shortly thereafter On August 8, the deadliest wildfire in modern American history hit Lahaina, Maui, sparking speculation about electrical equipment, a notorious igniter of uncontrolled fires.
Investigators have yet to formally determine the cause of the wildfires, but an eyewitness said: A power pole is reported to have broken Winds of 90 miles per hour blew down the nearby mountains, sparking dry vegetation. And last week, Maui County attacked Hawaiian Electric. lawsuitaccusing power companies of neglecting their obligations to turn off infrastructure given the known risk of such high winds causing wildfires.
On Sunday, the power company responded: press releaseAt 6:30 a.m., he said the morning fire was “apparently caused by a power line blown down by strong winds.” Firefighters extinguished the blaze, the press release continued, but another fire broke out in the same area around 3 p.m. when the power company said power lines had been out for more than six hours. The fire then spread to Lahaina as well.
“Hawaiian Electric has confirmed that it started the Lahaina Fire on August 8,” Maui County Attorney John Fisk said in a statement to WIRED. “In a recent release issued Sunday night before the market opened, Hawaiian Electric stated, without providing any corroborating information, that a second source of ignition may have existed on the afternoon of August 8. You seem to suggest that there is.”
Investigators have yet to determine whether two separate fires were set off or whether the afternoon blaze was a flare-up of the early morning blaze. Hawaiian Electric declined to answer questions for this article, citing a WIRED press release.
If investigators finally conclude that the blaze was caused by an electrical installation, the Maui blaze is another recent city in the western United States that was started by violent winds that shook power infrastructure, which was then powered. Join the destructive fire.nevertheless if Power companies can “underground” pipes, enclosing them in pipes, burying them in ditches, etc., to prevent equipment from causing fires. There are many other ways to cause epic conflagrations on a warming planet.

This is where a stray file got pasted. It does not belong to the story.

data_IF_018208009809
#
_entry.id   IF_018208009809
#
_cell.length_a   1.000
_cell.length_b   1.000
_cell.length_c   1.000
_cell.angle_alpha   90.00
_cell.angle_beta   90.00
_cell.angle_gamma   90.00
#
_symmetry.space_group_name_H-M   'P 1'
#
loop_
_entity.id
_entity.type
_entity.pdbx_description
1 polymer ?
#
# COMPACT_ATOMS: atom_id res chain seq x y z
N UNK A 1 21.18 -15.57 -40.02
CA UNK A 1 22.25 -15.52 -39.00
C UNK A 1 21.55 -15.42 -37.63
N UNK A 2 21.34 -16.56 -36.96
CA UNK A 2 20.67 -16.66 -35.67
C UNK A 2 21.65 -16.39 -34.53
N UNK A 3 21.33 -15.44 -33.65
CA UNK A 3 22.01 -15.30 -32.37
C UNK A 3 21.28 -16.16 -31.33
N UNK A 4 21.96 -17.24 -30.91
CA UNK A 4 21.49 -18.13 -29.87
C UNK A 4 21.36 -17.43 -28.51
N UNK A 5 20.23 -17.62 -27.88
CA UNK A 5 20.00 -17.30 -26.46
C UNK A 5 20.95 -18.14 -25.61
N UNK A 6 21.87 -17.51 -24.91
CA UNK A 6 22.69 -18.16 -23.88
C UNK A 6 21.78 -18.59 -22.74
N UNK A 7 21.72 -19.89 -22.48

Wind is essential to the largest, fastest, and worst wildfires. And electricity can be a dangerous addition. When a gust of wind knocks over trees and hits a power line, or a pole snaps or falls, the impact can send sparks into the vegetation below. The wind fanns the expanding flames, pushing them across the landscape at such a speed that those in the way do not have time to evacuate. (Also, strong winds can lift embers into the air, possibly carrying them two miles beyond the main fire, starting new fires and complicating firefighters’ response.) Towns like Lahaina where it is located are poorly maintained. Vegetation striking or intermingling with structures is particularly vulnerable to such rapidly progressing fires.
America’s aging power grid was not designed for today’s climate of warm air, intense and prolonged drought, and drought. This makes electrical fires and wind fires more destructive and deadly. In 2017, the Tubbs fire destroyed more than 5,600 buildings and killed 22 people, and in 2018, the Camp fire destroyed the town of Paradise and killed 85 people. In 2019, California power company Pacific Gas and Electric (PG&E) $13.5 billion settlement Regarding wildfires associated with that facility, including both of these fires. In terms of casualties, both events far outweigh the impact of the Lahaina fire. At least 115 people have been confirmed dead and hundreds are still missing.